- Whole Numbers
- |
- Properties of Whole Numbers
- |
- Closure Property
- |
- Commutative property
- |
- Associative property
- |
- Distributive property
- |
- Additive Identity
- |
- Multiplicative Identity
- |
- Multiplication by zero
- |
- Division by zero

- Worksheet Whole Number
- |
- Important Questions Whole Number
- |
- Whole Number Practice test
- |
- Whole Number Practice Questions

We can say that whole nos. consist of zero and the natural numbers. Therefore, except zero all the whole nos. are natural numbers.

1) The smallest natural number is 1.

2) The number 0 is the first and the smallest whole nos.

3) There are infinitely many or uncountable number of whole-numbers.

4) All natural numbers are whole-numbers.

5) All whole-numbers are not natural numbers. For example, 0 is a whole-number but it is not a natural number.

The first 50 whole nos. are

0, 1, 2, 3, 4, 5, 6, 7, 8, 9, 10, 11, 12, 13,14, 15, 16, 17, 18, 19, 20, 21,

22, 23, 24, 25,26, 27, 28, 29, 30, 31, 32, 33, 34, 35, 36, 37, 38, 39, 40,

41, 42, 43, 44, 45, 46, 47, 48, 49, 50

SUCCESSOR |
The successor of a whole number is the number obtained by adding 1 to it. Clearly, the successor of 1 is 2; successor of 2 is 3; successor of 3 is 4 and so on. |

PREDECESSOR |
The predecessor of a whole number is one less than the given number. Clearly, the predecessor of 1 is 0; predecessor of 2 is 1; predecessor of 3 is 2 and so on. The whole number 0 does not have any predecessor. |

1) Write the successor of

(a) $10701$ (b) $100499$ (c) $5099999$ (d) $5670$

2) Write the predecessor of

(a) $14$ (b) $100000$ (c) $8090$ (d) $4321$

1)

a) $10702$

b) $100500$

c) $5100000$

d) $5671$

2)

a) $12$

b) $99999$

c) $8089$

d)$4320$

$0+2 =2$

$1+3=4$

$5+6=11$

So $1+3=4$

$5+6=11$

$0 \times 2 =0$

$1 \times 4=4$

$5 \times 1 =5$

So $1 \times 4=4$

$5 \times 1 =5$

$5-0 = 5$

$0-5 =? $

$1-3 =? $

$3-1 =2$

So $0-5 =? $

$1-3 =? $

$3-1 =2$

$ \frac {2}{1}= 2$

$ \frac {1}{2} =?$

$ \frac {0}{2}= 0$

$ \frac {2}{0} =? $ ( Division by Zero is undefined)

So $ \frac {1}{2} =?$

$ \frac {0}{2}= 0$

$ \frac {2}{0} =? $ ( Division by Zero is undefined)

In short

Closure Property |
If a and b are any two whole numbers, then a+b, axb are also whole numbers. |

$0+2 = 2+0=2$

So
$0 \times 2 =0 \; or \; 2 \times 0=0$

So
$5-0 = 5$ but $0-5 =?$

So
$\frac {2}{1}= 2$ but $\frac {1}{2} =?$

So In short

You can add two whole numbers in any order. You can multiply two whole numbers in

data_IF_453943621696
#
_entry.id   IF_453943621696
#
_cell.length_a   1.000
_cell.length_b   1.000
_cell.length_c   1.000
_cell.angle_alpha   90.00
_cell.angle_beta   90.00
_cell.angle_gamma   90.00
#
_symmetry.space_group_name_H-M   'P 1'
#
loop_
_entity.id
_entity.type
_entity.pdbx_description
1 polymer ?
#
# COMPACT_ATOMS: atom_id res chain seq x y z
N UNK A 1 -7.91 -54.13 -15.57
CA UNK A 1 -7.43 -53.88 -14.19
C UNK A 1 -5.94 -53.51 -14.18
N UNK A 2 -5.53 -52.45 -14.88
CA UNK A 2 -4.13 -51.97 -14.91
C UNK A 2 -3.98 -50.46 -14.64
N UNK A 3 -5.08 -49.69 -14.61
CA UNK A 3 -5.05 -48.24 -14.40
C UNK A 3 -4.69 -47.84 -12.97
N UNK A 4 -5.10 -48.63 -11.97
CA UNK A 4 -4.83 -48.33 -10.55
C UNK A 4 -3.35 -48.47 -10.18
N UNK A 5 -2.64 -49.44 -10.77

any order.

Commutative property |
If a and b are any two whole numbers, then $a+b = b+a$ and $a \times b = b \times a$ |

$0+(2+3) = (0+2) +3=5$

$1+(2+3) =6= (1+2) +3$

So Whole number are Associative on Addition$1+(2+3) =6= (1+2) +3$

$0 \times (2 \times 3) =0$ or $(0 \times 2) \times 3=0$

So Whole number are Associative on Multiplication
$10-(2-1) = 9$ but $(10-2)-1 =7$

So Whole number are not Associative on Subtraction
$16 \div (4 \div 2) = 8 $ but (16 \div 4) \div 2 =2$

So Whole Number are not Associative on DivisionSo in Short

If a, b and c are any two whole numbers, then (a+b)+c = a+(b+c) and (a×b)×c = a×(b×c).

$2+0=2$

$0+3=3$

$5+0=5$

$1 \times 1 =1$

$5 \times 1=5$

$6 \times 1=6$

$1 \times 0 =0$

$5 \times 0=0$

$0 \times 0 =0$

Practicing make students fluent in their concept. Help your child practice math using our **Class 6 Maths worksheets (Kindle Edition)**

You can use this ebook on PC, tablet, mobile devices by using Free Kindle Reading Apps for android and ios.

** Given below are the links of some of the reference books for class 6 science and class 6 math. **

- Science Foundation Course For JEE/NEET/NSO/Olympiad - Class 6
- Science for Class 6
- Mathematics Foundation Course For JEE/IMO/Olympiad - Class 6
- Mathematics for class 6 by R S Aggarwal

You can use above books for extra knowledge and practicing different questions.

Class 6 Maths Class 6 Science

Thanks for visiting our website.

**DISCLOSURE:** THIS PAGE MAY CONTAIN AFFILIATE LINKS, MEANING I GET A COMMISSION IF YOU DECIDE TO MAKE A PURCHASE THROUGH MY LINKS, AT NO COST TO YOU. PLEASE READ MY **DISCLOSURE**Â FOR MORE INFO.